The market will continue to debate when the first cut will take place and how many cuts will follow before year end. In our view, the timing and magnitude are a bit less critical. As we previously laid out in our possible economic scenarios, the degree of deceleration will dictate the course of future monetary policy. In each case, the path of least resistance for rates is lower, and for us that is the key.
Now, within fixed income, portfolio positioning is as important as ever. After sheltering in shorter term bonds and floating rate notes throughout 2021 and 2022, we began extending the term and duration of our bond portfolio. Throughout 2023. The end of the rate hiking cycle was on the horizon and the swap market had begun pricing in future rate cuts well before the central banks had in fact cracked open that door. As interest rates move lower, bond prices move higher and longer-term bonds stand to benefit the most. Historically speaking, long duration positioning is beneficial prior to the first cut taking place, and these positions must be closely monitored as the rate easing cycle unfolds. Eventually, the yield curve will flatten and refocusing on medium term bonds will be wise.
Now, with respect to corporate bonds, our view is a bit more tempered. Credit spreads, this is the additional yield offered to investors for taking on the fundamental risk of a specific company, are historically tight. When you add in and consider the economic uncertainty ahead, credit spreads appear to offer even less value for investors. Now they are blacklisted from our portfolio, but focusing on high quality investment grade corporate bonds in the shorter end of the yield curve seems more prudent. This will provide a modest yield increase for the portfolio while minimizing the potential negative impact if those credit spreads do move wider or higher.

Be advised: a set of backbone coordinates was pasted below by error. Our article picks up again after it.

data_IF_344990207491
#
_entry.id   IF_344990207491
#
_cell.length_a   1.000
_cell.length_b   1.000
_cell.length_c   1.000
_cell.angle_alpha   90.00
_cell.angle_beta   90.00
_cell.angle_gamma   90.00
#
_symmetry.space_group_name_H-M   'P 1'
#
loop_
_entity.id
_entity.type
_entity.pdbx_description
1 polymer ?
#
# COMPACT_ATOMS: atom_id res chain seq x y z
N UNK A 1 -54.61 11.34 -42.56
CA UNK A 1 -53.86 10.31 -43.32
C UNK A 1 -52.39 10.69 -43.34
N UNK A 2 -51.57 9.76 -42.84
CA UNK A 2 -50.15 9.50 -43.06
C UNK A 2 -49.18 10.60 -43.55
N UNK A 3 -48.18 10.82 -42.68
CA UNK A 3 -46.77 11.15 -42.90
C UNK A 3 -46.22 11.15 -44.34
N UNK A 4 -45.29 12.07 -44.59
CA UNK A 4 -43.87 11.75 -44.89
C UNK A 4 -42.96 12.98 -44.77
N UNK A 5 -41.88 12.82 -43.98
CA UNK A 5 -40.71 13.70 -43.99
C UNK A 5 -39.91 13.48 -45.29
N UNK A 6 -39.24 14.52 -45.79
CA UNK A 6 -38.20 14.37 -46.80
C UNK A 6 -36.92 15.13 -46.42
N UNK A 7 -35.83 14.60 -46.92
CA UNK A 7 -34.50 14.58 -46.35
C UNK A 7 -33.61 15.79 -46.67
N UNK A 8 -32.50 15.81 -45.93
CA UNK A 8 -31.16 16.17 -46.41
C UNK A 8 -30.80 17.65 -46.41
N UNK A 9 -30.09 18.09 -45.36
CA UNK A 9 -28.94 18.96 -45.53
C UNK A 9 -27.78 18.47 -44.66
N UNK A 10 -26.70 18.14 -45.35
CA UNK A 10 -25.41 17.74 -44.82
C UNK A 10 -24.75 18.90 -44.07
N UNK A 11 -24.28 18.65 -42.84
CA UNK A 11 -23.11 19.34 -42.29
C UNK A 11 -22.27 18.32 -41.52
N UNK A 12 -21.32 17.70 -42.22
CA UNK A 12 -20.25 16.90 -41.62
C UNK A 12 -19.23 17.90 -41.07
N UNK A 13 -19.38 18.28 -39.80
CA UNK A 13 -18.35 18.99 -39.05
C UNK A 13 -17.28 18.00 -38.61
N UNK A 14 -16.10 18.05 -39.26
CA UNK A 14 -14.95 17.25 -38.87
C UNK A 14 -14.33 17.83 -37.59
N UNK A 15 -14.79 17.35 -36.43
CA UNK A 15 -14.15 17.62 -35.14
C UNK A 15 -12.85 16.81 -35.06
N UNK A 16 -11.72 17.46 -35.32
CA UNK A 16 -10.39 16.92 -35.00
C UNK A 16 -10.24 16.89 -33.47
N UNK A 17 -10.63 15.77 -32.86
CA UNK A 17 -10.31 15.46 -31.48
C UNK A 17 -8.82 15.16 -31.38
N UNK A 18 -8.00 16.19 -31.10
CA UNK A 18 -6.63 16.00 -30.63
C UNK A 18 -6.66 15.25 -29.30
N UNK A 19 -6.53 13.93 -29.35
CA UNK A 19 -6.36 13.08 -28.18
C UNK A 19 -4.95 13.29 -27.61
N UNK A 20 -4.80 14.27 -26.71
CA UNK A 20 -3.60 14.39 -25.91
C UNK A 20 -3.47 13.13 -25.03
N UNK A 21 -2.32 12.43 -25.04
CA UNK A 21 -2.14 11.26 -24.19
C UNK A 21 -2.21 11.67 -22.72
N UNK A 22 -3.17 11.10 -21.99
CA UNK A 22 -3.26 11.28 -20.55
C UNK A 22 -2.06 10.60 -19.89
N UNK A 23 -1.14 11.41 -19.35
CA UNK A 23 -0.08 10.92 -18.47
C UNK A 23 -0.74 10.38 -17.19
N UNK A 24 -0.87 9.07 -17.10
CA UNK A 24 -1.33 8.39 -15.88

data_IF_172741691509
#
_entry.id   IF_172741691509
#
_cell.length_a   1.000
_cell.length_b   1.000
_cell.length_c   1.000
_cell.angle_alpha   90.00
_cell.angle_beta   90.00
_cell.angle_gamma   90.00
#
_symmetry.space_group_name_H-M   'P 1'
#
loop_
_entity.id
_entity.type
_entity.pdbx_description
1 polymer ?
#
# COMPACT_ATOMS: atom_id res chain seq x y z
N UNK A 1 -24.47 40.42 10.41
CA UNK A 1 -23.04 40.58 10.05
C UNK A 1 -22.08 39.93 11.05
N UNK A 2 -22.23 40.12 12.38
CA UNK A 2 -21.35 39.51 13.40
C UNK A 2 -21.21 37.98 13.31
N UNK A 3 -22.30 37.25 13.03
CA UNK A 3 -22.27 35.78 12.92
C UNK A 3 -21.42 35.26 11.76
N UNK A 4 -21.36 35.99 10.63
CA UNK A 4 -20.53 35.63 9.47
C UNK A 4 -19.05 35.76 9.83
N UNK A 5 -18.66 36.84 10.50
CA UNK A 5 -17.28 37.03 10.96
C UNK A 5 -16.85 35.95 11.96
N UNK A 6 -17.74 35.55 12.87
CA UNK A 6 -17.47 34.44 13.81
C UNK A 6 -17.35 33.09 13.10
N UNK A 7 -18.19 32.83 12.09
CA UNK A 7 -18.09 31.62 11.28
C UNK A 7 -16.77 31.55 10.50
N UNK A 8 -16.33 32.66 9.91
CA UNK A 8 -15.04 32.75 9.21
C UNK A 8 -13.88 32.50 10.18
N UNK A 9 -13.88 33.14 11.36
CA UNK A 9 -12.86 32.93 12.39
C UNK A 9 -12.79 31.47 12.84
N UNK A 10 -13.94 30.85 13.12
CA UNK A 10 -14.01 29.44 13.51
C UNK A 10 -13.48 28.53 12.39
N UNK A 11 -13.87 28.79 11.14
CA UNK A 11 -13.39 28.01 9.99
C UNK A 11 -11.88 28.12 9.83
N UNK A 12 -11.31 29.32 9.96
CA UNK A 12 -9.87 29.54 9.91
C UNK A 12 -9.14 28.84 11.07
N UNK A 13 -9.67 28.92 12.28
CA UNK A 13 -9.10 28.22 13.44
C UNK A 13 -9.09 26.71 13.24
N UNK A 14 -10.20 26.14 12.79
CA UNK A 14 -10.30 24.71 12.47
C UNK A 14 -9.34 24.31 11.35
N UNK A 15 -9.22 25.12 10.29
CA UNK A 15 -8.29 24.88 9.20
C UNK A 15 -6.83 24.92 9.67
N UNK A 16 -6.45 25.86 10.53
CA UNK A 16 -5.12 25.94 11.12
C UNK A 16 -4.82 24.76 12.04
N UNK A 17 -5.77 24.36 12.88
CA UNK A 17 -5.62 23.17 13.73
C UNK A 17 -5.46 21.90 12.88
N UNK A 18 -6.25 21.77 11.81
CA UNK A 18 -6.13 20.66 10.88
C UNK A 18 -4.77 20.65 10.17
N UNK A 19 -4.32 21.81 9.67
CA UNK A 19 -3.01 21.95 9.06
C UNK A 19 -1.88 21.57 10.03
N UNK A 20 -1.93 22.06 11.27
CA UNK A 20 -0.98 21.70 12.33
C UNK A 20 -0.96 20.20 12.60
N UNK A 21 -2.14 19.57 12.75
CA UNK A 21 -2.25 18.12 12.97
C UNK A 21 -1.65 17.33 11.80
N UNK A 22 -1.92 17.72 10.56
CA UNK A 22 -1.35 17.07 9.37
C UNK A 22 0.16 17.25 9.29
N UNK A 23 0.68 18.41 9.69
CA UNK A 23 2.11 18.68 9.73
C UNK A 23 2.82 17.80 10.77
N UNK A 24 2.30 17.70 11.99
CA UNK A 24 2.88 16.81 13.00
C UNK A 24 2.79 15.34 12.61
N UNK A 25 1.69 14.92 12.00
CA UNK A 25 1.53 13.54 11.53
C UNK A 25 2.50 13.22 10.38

Now, with the year of the landing on the horizon, investors now have access to a more conventional set of opportunities. Fixed income, which has been less attractive for about the last five years, now, offers significant portfolio value. In comparison to equities, bond valuations appear more attractive. This relative value relationship can be observed by looking at the current level of the equity risk premium. With a long-term average of 4.2% and the current risk premium being at 1%. A lower value indicates that equities are expensive relative to bonds. Economic deceleration, don’t get me wrong, isn’t an exciting outlook, and multiple scenarios are certainly possible. But, from a risk adjusted perspective, it does paint a positive outlook for the bond asset class. Investors who focus on income in both bonds and equities are likely to be rewarded with a lower path of volatility and potentially higher returns in 2024.
2023, again, going back, was a positive year for fixed income investors, and Matco’s Fixed Income Fund was no exception. The fund had a return of 6.0% in 2023. The fund’s current duration is 7.9 years, with both a current yield and yield to maturity of 3.8%.